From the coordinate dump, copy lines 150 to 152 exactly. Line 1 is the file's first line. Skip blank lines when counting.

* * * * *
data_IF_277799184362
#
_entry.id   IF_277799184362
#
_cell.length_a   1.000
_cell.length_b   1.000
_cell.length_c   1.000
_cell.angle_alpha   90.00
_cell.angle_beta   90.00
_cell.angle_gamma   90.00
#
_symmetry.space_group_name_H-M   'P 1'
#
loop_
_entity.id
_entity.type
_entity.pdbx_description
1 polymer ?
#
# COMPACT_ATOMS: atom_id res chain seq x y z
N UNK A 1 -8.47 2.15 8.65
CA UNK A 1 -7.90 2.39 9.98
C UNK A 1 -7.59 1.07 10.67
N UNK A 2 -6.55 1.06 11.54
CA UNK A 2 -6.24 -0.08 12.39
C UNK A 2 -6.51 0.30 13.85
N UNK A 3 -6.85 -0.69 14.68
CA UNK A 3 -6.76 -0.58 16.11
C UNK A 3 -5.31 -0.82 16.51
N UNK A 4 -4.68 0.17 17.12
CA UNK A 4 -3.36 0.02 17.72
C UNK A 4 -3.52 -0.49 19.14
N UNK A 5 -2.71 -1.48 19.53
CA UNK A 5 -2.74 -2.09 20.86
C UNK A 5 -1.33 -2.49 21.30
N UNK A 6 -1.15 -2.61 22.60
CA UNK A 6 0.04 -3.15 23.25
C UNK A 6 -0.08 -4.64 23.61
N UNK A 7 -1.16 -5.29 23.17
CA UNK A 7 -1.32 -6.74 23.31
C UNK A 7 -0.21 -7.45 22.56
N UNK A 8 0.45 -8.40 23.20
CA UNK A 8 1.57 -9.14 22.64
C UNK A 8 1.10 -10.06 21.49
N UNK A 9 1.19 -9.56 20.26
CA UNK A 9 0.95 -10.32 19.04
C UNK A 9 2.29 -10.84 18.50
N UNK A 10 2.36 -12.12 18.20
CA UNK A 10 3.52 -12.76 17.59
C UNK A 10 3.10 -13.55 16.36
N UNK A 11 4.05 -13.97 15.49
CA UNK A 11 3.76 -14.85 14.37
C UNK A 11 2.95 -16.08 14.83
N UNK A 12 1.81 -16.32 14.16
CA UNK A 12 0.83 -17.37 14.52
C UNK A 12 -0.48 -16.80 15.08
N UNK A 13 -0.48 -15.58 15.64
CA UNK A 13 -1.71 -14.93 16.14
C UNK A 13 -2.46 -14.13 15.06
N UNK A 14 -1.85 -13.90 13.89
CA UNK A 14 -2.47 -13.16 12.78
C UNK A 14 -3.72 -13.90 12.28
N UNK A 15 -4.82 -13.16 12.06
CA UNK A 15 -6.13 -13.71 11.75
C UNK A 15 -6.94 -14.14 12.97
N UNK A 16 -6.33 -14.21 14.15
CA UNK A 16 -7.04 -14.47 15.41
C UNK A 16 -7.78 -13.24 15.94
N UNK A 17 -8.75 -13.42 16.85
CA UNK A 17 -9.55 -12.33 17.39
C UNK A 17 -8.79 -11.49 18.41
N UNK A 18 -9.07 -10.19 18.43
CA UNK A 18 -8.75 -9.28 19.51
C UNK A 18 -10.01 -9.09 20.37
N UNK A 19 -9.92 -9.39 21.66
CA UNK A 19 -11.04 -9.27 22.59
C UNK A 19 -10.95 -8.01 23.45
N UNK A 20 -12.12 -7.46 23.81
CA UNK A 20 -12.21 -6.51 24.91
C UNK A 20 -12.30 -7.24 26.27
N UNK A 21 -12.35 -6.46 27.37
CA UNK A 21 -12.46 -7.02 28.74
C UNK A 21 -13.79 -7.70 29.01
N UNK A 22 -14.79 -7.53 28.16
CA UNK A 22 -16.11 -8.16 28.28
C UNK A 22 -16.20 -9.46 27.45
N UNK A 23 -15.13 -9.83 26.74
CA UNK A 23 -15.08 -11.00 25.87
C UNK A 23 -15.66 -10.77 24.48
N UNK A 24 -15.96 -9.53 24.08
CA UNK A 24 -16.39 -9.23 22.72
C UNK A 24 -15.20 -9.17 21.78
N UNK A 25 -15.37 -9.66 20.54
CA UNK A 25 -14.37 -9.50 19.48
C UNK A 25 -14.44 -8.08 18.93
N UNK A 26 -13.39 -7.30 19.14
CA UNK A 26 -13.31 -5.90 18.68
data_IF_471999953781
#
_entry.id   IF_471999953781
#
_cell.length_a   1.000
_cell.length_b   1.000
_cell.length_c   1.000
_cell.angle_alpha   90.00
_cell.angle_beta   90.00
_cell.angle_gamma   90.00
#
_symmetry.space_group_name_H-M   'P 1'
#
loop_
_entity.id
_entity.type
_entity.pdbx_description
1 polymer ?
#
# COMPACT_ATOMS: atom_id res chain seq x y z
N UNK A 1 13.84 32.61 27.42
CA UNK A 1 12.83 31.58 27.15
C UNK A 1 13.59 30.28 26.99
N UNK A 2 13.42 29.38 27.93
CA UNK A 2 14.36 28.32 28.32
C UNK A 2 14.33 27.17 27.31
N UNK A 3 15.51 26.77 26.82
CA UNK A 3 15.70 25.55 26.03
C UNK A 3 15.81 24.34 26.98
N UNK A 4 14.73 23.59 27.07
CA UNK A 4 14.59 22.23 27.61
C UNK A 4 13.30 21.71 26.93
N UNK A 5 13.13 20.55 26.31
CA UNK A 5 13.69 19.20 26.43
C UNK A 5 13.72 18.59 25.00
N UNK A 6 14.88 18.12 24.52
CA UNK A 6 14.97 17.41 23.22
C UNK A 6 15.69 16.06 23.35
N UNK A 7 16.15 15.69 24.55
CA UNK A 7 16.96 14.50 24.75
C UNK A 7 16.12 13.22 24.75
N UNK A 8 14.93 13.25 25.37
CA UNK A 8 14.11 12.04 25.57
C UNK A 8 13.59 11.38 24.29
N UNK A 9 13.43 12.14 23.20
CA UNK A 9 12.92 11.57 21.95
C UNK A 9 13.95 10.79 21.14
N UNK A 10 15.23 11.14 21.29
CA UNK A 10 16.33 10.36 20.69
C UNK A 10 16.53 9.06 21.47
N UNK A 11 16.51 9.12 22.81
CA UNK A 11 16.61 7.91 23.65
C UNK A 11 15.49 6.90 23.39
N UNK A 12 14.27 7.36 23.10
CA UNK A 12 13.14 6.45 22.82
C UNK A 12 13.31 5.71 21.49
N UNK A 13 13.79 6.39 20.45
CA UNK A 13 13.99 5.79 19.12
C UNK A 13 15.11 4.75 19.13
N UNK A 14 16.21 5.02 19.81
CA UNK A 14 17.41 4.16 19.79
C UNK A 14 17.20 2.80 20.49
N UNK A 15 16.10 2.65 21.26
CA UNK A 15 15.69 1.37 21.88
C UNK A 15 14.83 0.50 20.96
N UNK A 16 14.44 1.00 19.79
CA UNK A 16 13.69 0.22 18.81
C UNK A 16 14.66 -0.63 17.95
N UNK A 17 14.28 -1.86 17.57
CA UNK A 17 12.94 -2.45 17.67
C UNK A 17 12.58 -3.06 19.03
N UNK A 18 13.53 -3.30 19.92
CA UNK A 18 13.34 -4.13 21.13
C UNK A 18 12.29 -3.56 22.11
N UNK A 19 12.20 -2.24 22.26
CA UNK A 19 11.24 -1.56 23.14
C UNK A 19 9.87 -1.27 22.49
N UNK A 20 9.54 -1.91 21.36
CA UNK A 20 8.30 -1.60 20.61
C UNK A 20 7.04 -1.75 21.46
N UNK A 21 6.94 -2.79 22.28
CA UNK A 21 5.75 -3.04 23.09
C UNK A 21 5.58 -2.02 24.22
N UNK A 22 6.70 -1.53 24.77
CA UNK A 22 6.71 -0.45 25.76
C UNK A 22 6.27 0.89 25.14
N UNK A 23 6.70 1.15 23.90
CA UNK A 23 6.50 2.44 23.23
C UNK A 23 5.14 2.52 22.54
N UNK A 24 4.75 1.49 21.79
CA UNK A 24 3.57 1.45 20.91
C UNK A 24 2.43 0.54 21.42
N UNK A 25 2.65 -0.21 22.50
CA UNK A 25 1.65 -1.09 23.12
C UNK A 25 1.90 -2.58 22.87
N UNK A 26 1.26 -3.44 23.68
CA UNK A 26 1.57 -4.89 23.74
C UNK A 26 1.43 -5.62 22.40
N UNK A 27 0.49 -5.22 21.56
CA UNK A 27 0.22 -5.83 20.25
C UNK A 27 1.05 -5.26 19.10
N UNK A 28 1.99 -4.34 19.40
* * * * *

C UNK A 11 15.49 6.90 23.39
N UNK A 12 14.27 7.36 23.10
CA UNK A 12 13.14 6.45 22.82